A living trust allows you to place assets under the care of a trustee who then distributes the assets to the beneficiaries of your choosing, in accordance with the terms you've set forth in your trust document. A living trust is often used to protect assets from the expense and delays of the probate process. A revocable trust is taxed as the grantor's personal assets, while an irrevocable trust is taxed as an independent legal entity. You may establish a living trust by executing a trust document and placing assets into the trust. Although it is best to retain an attorney to draft the living trust, it is possible to draft it yourself with the aid of an online legal document provider.
Determine whether the trust will be revocable or irrevocable. You may revoke a revocable living trust at any time, but in most states, you cannot revoke an irrevocable living trust without either the unanimous consent of the beneficiaries or a court order.
Name the living trust. Most grantors name the trust after themselves, as in "The John Doe Revocable Living Trust." Other names are possible, however. If you and your beneficiaries are close relatives, you might name it, "The Doe Family Living Trust," for example.
Entitle the trust document "[trust name] Living Trust" to leave no doubt as to its purpose and function. A trust is a legal relationship between a grantor, trustee and beneficiaries; therefore, the trust document serves as proof of the trust's existence and outlines its terms.
Identify yourself and your beneficiaries by full names and addresses, and begin the text of the trust document by stating you are executing the living trust in favor of the beneficiaries. It is also permissible to include unnamed beneficiaries -- "Larry Doe's children," for example, even if Larry doesn't have any children as of the date the living trust is executed.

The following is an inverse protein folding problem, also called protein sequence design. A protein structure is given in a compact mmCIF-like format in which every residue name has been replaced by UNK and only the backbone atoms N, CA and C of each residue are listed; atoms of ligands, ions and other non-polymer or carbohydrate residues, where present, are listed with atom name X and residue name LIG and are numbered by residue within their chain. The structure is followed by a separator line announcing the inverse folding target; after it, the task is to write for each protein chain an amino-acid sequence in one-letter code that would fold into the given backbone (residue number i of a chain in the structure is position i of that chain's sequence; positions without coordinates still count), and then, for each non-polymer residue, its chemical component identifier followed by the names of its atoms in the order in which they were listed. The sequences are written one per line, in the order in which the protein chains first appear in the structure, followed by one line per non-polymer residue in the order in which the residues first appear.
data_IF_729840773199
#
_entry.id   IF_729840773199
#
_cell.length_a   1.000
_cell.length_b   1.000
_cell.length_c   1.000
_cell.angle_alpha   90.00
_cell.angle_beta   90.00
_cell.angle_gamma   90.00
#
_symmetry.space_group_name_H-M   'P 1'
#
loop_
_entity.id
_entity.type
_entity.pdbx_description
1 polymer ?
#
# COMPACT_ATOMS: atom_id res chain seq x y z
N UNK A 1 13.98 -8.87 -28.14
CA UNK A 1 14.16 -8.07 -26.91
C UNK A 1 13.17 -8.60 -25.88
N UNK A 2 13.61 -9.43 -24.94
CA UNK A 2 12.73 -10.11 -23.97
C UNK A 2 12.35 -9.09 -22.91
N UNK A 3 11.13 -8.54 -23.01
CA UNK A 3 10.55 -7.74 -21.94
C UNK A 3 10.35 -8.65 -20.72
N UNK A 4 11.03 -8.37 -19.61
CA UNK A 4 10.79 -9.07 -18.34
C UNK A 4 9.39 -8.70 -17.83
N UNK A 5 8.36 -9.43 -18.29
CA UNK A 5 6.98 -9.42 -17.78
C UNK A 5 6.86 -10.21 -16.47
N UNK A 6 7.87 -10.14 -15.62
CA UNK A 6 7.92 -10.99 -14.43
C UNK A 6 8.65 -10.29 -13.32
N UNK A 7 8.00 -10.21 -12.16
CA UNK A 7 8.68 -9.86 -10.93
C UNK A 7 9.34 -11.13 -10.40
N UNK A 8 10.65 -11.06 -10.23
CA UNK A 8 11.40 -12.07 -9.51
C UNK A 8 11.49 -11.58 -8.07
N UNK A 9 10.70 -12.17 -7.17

Appoint a trustee. Although you may appoint yourself or another individual as trustee, problems might arise if the trustee dies before the trust terminates. Alternatively, you may appoint a trust company. Some living trusts appoint an alternate trustee in case the original trustee can no longer perform his duties at some point.
State whether the trust is revocable or irrevocable. Legal problems might arise if you neglect to include this information. In some states, a trust is presumed revocable unless the trust document states otherwise, while in other states the opposite presumption applies.
Add instructions for the disposition of trust assets. You might instruct the trustee to distribute trust assets on a particular date or upon the occurrence of a particular event, such as your death. Alternatively, you might have the trustee distribute trust assets periodically or invest trust assets and distribute only profits to your beneficiaries. You may grant your trustee broad discretion to invest trust assets as he sees fit or grant him no discretion at all.
Insert a clause that explains how the living trust can be amended or state it cannot be amended.
Specify what the trustee's compensation will be for performing his duties.
List the major assets of the trust. You may place this list in the text of the trust document itself or add an appendix and refer to it in the body of the text.
Sign and date the living trust. Although not required in most states, you may want to sign the document in the presence of a notary public and have him affix his seal to it. Notarization might provide extra protection against legal challenges to the validity of the trust, especially after you die.
Transfer title to all titled trust assets -- bank accounts, automobiles and real estate, for example -- to the name of the trust and turn over custody of all title documents to the trustee.